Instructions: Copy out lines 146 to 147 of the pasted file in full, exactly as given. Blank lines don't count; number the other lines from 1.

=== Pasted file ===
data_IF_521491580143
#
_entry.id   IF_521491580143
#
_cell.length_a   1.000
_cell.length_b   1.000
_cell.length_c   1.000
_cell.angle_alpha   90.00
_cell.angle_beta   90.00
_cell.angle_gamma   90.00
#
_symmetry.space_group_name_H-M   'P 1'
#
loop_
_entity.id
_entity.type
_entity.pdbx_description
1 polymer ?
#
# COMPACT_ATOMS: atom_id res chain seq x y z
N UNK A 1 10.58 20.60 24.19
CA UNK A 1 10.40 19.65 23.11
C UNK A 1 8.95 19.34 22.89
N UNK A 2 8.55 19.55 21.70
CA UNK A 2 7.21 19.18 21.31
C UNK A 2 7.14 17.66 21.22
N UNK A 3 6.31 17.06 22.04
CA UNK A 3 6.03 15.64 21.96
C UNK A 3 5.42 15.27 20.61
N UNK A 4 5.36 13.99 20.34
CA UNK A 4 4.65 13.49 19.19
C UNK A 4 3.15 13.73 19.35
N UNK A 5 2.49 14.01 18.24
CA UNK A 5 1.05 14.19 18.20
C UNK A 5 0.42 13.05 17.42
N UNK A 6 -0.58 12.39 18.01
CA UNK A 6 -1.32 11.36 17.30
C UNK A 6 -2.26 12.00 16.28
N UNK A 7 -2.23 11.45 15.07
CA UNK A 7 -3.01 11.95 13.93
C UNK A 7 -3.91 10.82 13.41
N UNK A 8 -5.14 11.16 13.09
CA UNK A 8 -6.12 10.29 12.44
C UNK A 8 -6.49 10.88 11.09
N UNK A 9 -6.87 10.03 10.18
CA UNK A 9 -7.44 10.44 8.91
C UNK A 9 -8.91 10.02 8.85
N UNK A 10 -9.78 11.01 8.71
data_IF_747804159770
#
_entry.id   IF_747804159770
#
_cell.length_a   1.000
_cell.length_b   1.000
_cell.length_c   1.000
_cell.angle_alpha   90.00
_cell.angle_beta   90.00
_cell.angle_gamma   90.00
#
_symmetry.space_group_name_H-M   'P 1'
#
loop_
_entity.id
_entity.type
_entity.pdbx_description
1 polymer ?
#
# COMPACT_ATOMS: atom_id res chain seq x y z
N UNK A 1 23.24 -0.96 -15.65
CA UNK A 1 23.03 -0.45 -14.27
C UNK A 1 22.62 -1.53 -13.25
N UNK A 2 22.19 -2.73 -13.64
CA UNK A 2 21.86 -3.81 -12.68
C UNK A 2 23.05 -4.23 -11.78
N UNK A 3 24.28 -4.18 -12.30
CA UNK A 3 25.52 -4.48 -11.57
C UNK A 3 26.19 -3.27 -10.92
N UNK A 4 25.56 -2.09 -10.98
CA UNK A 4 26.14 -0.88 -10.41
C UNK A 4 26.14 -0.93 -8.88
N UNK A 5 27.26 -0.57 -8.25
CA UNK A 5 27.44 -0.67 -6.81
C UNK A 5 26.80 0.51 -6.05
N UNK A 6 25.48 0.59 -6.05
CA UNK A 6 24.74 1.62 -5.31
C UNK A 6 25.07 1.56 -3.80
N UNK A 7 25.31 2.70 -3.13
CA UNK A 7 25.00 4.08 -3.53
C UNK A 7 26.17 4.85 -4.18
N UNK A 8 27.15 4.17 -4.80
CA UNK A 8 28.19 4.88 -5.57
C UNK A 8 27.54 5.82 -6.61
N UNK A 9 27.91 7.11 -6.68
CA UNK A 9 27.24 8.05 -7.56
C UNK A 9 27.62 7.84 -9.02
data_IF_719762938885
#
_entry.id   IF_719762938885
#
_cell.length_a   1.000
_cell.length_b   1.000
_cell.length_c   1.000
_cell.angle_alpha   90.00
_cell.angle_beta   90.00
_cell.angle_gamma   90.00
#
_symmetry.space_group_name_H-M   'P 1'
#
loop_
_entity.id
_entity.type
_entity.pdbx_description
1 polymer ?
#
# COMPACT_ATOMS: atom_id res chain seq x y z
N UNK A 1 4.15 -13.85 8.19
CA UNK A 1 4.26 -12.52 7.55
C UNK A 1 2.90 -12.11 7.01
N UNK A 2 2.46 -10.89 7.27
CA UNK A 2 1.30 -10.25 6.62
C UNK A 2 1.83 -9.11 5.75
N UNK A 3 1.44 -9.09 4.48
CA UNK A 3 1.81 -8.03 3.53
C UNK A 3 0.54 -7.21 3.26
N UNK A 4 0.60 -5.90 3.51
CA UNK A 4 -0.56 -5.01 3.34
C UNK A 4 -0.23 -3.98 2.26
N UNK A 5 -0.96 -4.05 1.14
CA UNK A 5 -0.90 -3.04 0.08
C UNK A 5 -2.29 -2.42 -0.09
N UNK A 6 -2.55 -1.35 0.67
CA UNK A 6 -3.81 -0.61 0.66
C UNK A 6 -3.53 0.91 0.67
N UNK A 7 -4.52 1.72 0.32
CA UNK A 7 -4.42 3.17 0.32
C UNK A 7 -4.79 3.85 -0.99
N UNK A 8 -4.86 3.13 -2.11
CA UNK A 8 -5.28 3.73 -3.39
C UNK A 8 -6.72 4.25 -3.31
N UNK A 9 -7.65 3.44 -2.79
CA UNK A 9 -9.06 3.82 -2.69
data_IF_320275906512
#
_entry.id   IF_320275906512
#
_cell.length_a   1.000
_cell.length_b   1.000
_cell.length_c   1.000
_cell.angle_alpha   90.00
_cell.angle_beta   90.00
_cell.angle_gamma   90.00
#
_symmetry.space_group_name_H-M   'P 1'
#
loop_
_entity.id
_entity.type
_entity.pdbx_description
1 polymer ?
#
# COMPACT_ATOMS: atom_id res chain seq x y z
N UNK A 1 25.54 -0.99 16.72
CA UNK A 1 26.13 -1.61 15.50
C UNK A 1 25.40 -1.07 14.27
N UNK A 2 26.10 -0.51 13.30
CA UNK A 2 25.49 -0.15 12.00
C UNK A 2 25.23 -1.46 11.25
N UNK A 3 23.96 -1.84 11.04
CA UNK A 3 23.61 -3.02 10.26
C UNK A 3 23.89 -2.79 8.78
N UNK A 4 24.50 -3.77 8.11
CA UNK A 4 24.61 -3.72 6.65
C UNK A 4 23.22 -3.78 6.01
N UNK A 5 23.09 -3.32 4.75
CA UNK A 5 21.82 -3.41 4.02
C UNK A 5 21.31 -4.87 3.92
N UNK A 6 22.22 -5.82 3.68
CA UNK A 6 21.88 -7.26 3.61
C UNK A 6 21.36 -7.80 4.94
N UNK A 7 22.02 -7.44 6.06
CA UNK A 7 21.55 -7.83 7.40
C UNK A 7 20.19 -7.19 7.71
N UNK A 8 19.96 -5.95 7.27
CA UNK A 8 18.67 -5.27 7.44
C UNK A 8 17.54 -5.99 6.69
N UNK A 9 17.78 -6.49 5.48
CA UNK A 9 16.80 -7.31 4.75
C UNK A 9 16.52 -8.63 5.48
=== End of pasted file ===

_cell.length_a   1.000
_cell.length_b   1.000